Over tourism

“Don’t come to Venice”

The city’s mayor wants tourists to stay away, and for good reason.

“Don’t come to Venice”

Venice is sinking. Everyone has heard that. But Venice is also suffering from severe overtourism, especially on its narrow waterways: In early June, a towering cruise liner crashed into a tourist riverboat and a dock in the busy Giudecca Canal, injuring four people.  Reports say that the 80-metre cruise ship—one of the many large tourist vessels that attempt to navigate the clogged canals every day—couldn’t slow down in time before ploughing into the dock.

In response to the endless disquisition on who is allowed to enter the city’s already crowded waterways, Venice mayor Luigi Brugnaro came up with a more prudent solution: Don’t come to Venice.

On Italy’s Radio 24, Brugnaro outlined his plan to write to Unesco to ask for the city to be put on its blacklist. “Venice is in danger, and we feel in danger,” he said.

At present, Venice attracts around 30 million visitors a year—around 80,000 each day. It’s a startling weight, especially for a city of only some 260,000 inhabitants.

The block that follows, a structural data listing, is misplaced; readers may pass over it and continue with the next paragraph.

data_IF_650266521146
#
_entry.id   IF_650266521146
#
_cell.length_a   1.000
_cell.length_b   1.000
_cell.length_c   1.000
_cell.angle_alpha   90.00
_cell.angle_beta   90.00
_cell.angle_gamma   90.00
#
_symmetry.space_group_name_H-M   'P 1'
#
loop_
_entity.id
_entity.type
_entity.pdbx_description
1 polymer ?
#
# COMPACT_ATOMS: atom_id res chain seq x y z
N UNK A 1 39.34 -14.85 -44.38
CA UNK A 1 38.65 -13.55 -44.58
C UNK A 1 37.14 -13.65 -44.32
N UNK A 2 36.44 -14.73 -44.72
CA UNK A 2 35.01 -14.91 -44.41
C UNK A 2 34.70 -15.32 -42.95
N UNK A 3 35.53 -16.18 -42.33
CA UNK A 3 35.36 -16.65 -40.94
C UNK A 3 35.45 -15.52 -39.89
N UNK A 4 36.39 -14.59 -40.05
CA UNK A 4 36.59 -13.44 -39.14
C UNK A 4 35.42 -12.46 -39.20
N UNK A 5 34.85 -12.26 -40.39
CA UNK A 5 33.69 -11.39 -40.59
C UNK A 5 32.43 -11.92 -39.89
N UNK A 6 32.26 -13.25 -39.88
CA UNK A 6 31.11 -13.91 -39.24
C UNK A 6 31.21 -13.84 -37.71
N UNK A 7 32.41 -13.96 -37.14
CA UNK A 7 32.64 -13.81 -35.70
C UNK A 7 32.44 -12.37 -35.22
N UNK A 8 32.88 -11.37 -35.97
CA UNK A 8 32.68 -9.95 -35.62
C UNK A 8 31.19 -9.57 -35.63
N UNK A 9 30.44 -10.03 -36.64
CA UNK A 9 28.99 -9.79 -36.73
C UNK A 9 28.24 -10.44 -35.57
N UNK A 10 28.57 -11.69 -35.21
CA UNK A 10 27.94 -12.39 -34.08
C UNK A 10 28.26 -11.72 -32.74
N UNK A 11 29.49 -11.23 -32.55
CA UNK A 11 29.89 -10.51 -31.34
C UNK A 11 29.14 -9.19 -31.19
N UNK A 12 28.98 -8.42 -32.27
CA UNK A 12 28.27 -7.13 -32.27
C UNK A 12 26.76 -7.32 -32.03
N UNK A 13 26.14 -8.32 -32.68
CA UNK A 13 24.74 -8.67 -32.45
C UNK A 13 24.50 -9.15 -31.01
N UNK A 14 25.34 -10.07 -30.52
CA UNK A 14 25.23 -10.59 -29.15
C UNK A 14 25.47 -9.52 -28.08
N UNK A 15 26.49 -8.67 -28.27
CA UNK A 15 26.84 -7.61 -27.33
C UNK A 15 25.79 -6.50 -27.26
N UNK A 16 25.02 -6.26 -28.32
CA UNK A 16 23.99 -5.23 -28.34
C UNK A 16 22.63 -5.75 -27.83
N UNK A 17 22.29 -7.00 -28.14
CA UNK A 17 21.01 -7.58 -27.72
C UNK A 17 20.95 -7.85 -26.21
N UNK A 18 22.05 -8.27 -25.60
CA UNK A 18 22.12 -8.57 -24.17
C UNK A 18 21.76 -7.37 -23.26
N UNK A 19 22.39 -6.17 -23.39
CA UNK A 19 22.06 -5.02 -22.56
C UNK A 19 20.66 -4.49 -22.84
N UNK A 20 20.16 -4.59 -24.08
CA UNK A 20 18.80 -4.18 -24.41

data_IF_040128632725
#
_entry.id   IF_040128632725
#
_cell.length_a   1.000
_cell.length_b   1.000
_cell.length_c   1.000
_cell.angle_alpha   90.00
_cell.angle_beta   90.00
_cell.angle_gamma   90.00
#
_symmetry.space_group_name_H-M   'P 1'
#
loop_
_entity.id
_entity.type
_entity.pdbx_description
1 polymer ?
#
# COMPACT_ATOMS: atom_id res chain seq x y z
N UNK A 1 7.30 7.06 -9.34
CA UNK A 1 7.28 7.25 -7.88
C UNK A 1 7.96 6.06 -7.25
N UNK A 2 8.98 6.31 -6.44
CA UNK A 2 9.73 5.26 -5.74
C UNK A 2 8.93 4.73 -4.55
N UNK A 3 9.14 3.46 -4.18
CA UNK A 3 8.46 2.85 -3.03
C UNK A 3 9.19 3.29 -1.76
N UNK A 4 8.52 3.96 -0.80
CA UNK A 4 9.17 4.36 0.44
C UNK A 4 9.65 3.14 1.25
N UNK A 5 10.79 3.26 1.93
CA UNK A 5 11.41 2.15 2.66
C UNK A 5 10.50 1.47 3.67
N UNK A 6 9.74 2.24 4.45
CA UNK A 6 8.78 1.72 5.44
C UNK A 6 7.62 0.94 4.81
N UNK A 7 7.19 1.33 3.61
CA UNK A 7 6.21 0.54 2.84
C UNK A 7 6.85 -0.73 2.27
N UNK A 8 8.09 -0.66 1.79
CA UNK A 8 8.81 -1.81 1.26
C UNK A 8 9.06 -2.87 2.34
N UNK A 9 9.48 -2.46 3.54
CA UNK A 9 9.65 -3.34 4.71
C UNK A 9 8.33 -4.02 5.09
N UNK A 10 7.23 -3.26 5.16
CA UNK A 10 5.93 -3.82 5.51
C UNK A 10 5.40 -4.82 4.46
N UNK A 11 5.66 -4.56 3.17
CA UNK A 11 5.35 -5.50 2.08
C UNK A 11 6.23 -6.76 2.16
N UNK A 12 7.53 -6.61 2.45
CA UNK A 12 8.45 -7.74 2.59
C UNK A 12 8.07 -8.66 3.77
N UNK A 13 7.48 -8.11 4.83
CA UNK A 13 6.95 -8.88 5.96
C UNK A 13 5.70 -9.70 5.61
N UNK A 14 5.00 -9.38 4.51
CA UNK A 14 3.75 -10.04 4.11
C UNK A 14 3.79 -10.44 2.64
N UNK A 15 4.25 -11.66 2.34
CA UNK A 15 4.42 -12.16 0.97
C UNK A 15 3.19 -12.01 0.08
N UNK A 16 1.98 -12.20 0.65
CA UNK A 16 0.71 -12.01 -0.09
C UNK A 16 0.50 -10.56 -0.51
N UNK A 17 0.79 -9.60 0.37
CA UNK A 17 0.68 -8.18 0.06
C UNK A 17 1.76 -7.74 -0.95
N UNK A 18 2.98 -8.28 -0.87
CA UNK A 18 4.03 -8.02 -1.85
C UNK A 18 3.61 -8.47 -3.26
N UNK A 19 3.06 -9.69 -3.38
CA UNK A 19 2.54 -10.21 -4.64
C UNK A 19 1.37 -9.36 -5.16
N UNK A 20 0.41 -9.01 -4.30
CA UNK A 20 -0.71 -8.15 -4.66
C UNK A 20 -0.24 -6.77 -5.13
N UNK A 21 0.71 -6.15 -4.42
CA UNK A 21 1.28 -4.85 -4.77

Although Venice has tried to alleviate the stress that over tourism puts on the city, its efforts don’t seem to be panning out. The city already implements an overnight tax on foreign visitors, and is thinking about introducing a new one for day trippers. 

Earlier this year, the Italian government debated introducing a new day trip tax that would cost visitors could expect to pay up to €10 per entry. 

Cruise ship tourists are seen as especially troubling for Venice, since they often sleep and have their meals onboard their ships instead of spending valuable tourism dollars in the city.

Instead of tourist hotspots like Venice, look toward lesser-known destinations that are no less beautiful. Apps like Bee+Hive provide travellers with useful resources to suss out destinations, as well as properties, that are run sustainably.

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